The final details of the financial regulatory reform bill being negotiated by Sens. Chris Dodd (D-CT) and Bob Corker (R-TN) are still being hammered out, but the underlying contours are clear: more government bureaucracy layered on top of our existing impenetrable and unaccountable financial regulatory system. Specifically, the Dodd/Corker plan reportedly still contains these elements:
The Consumer Financial Protection Agency – There is still debate over whether this new entity will be a stand alone agency, housed in the Department of Treasury, or housed in the Federal Reserve. Wherever the new entity ends up, the bottom line will be the same: a massive new bureaucracy afforded ambiguous grants of almost unlimited power. Although intended to help consumers, the net result of such a move would be to stifle the innovations that would bring them improved, lower-cost financial products.
Permanent TARP – Details are sketchy here, too, but reports are that federal bureaucrats, possibly the FDIC, will be given new “resolution authority” powers backed by a permanent $50 billion
slush “resolution fund.” If this new power is given to the FDIC, it would be the first time the FDIC’s authority was extended beyond the banks that it directly insures. But more importantly, these provisions would establish a permanent TARP – the radioactively unpopular $700 billion Wall Street bail out slush fund.
The Agency for Financial Stability – Sold as purely a monitoring and information gathering entity, without the proper limiting language, a new systemic risk agency could essentially draft any financial firm into the federal financial regulatory system and subject it to a wide variety of restrictions that could include compelling large financial firms to sell off portions of themselves, drop lines of business, break up, or otherwise reduce the “risk” that the regulators believe they may impose on the financial system.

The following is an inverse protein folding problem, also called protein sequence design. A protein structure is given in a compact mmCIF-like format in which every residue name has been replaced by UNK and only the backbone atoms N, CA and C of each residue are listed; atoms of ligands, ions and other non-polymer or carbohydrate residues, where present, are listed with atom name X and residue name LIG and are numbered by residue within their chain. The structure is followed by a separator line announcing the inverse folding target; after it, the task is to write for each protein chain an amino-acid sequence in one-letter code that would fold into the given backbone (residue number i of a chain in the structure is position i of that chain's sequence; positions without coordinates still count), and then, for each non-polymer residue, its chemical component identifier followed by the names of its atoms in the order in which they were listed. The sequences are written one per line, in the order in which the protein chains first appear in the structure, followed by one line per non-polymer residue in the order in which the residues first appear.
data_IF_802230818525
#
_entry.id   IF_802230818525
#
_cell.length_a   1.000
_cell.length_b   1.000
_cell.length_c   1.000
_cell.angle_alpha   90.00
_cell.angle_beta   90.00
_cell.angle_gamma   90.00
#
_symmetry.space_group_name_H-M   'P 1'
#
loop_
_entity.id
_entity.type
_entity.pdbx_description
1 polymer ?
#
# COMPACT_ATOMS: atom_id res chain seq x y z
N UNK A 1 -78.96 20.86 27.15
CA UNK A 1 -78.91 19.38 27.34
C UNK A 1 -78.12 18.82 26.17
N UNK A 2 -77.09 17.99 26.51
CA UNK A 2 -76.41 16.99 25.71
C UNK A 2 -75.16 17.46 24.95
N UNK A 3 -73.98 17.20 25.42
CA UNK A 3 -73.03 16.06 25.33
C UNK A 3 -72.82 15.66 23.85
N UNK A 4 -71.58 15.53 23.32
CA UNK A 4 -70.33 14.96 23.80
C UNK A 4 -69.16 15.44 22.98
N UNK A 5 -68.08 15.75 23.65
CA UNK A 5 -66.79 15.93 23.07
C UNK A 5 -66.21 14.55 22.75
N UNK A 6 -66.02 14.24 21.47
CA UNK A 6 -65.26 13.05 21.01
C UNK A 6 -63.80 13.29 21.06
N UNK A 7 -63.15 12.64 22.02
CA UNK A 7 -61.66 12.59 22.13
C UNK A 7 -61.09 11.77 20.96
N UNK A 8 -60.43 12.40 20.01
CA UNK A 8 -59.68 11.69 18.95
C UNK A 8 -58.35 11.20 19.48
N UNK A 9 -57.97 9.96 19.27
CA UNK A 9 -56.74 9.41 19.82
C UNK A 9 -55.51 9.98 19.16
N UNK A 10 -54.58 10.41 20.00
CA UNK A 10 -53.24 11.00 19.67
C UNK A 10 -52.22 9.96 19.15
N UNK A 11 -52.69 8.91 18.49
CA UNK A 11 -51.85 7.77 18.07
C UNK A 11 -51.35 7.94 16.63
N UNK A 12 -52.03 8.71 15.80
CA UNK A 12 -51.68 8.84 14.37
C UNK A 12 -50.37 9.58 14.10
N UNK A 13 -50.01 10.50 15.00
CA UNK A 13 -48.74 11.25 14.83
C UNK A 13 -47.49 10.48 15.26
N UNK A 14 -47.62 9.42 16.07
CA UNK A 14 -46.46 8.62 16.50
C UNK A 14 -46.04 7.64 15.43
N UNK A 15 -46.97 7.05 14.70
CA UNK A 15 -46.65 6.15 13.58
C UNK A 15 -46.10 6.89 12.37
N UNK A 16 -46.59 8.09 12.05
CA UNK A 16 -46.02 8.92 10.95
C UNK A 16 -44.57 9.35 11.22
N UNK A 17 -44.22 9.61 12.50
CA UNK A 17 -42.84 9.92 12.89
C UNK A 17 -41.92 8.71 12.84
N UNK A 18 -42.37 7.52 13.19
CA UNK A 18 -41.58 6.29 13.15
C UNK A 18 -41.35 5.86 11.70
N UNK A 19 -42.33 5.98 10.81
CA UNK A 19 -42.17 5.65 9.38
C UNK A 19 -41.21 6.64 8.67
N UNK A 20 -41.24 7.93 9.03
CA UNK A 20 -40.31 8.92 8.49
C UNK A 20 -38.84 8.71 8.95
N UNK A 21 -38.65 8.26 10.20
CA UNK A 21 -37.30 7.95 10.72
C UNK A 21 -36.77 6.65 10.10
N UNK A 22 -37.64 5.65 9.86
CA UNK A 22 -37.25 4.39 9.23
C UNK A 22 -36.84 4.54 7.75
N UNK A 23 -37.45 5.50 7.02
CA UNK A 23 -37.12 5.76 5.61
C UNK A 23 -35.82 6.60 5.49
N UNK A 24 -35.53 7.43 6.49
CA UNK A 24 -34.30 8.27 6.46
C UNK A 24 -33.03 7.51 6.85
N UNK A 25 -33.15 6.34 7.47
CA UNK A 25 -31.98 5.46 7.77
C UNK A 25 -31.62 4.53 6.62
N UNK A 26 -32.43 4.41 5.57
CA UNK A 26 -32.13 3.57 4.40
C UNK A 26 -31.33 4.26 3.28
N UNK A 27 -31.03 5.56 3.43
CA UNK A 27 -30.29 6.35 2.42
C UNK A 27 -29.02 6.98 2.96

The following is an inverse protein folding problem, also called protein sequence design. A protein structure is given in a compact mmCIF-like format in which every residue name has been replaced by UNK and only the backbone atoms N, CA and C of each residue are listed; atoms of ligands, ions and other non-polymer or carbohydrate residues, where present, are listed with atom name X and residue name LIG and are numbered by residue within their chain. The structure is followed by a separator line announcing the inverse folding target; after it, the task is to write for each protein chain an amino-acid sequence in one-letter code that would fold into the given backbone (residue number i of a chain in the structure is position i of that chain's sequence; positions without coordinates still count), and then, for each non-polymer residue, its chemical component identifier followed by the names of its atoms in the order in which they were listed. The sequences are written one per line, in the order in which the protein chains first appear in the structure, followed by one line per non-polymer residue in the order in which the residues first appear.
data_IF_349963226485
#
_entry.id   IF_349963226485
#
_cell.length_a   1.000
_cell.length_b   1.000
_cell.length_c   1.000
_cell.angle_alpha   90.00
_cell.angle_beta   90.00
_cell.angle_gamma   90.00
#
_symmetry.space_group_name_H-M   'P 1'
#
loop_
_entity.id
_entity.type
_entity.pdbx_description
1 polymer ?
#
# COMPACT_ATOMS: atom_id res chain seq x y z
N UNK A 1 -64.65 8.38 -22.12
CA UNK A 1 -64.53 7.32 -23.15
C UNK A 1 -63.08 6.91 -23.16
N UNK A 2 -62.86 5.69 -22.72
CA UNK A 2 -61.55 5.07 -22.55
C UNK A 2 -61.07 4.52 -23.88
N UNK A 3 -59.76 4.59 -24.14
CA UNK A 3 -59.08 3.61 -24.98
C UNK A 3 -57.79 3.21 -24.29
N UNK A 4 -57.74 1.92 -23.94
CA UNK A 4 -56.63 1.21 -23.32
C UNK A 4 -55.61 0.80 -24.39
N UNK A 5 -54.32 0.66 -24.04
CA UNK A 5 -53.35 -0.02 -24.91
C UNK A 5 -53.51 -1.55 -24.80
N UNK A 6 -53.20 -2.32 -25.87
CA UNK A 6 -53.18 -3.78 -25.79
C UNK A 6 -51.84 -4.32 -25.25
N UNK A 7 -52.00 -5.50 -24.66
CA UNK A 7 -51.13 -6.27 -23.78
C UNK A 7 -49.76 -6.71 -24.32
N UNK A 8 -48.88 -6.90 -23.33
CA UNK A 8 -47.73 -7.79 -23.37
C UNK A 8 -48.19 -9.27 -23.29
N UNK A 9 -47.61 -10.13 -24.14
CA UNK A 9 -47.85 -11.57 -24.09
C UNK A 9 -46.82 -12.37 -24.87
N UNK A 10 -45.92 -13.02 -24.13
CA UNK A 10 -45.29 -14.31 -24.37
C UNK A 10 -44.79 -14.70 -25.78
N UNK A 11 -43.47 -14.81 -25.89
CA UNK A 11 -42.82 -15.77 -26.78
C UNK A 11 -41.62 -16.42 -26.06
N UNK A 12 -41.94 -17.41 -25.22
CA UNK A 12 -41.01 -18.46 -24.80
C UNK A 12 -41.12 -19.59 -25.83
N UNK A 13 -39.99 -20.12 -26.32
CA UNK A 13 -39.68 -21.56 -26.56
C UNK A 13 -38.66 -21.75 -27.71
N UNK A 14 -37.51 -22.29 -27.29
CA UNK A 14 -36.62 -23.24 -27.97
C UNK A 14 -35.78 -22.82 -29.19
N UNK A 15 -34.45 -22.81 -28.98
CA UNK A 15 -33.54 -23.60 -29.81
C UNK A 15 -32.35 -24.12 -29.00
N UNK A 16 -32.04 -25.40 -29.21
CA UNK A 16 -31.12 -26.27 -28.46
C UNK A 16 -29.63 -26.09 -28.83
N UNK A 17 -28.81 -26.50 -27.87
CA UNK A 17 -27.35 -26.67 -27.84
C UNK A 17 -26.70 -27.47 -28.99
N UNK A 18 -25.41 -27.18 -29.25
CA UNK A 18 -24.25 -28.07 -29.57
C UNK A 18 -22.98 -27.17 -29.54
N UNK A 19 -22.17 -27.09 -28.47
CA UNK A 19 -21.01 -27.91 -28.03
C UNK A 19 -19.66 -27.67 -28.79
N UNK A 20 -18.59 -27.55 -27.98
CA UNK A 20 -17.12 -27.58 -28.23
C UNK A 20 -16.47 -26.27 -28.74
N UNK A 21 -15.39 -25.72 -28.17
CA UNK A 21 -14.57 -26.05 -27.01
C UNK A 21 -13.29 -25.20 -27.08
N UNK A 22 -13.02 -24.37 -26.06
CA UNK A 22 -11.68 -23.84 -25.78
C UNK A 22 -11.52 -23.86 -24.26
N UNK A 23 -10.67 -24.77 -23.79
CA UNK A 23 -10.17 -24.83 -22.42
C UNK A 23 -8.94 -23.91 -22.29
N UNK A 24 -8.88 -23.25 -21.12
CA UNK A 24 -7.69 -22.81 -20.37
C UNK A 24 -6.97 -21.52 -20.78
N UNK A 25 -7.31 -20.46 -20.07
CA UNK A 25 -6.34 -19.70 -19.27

Instead of allowing for risky behavior to be properly priced by the marketplace, taken together these new bureaucracies would almost guarantee more big bank bailouts costing taxpayers untold billions of dollars. The new regulators could declare any problem with a major financial institution to be a potential systemic risk and tap into the fund to bail it out.
There is a better solution. Heritage fellow David John explains:
A better approach to preventing another crisis is to modify U.S. bankruptcy law to accommodate the special problems of resolving huge financial firms and to allow the courts to appoint receivers with the specialized knowledge necessary to best deal with their failure. By creating an open process controlled by an impartial judiciary guided by established statutory rules, financial firms, investors, taxpayers, and others would have the advance knowledge that large financial firms that were once known as “too big to fail” can now be closed if necessary without risking disaster. In addition, requiring all larger financial services firms to hold significant amounts of capital to cover losses would greatly reduce the systemic risk that they could pose to the financial system.
Higher capital levels would enable many firms that would fail under today’s capital levels to survive a crisis, saving shareholders and bondholders their investments, employees their jobs, and taxpayers billions of dollars in federal bailouts. Congress and the Administration need to learn and heed the lessons of 2008, or a repeat crisis will just be a matter of time.
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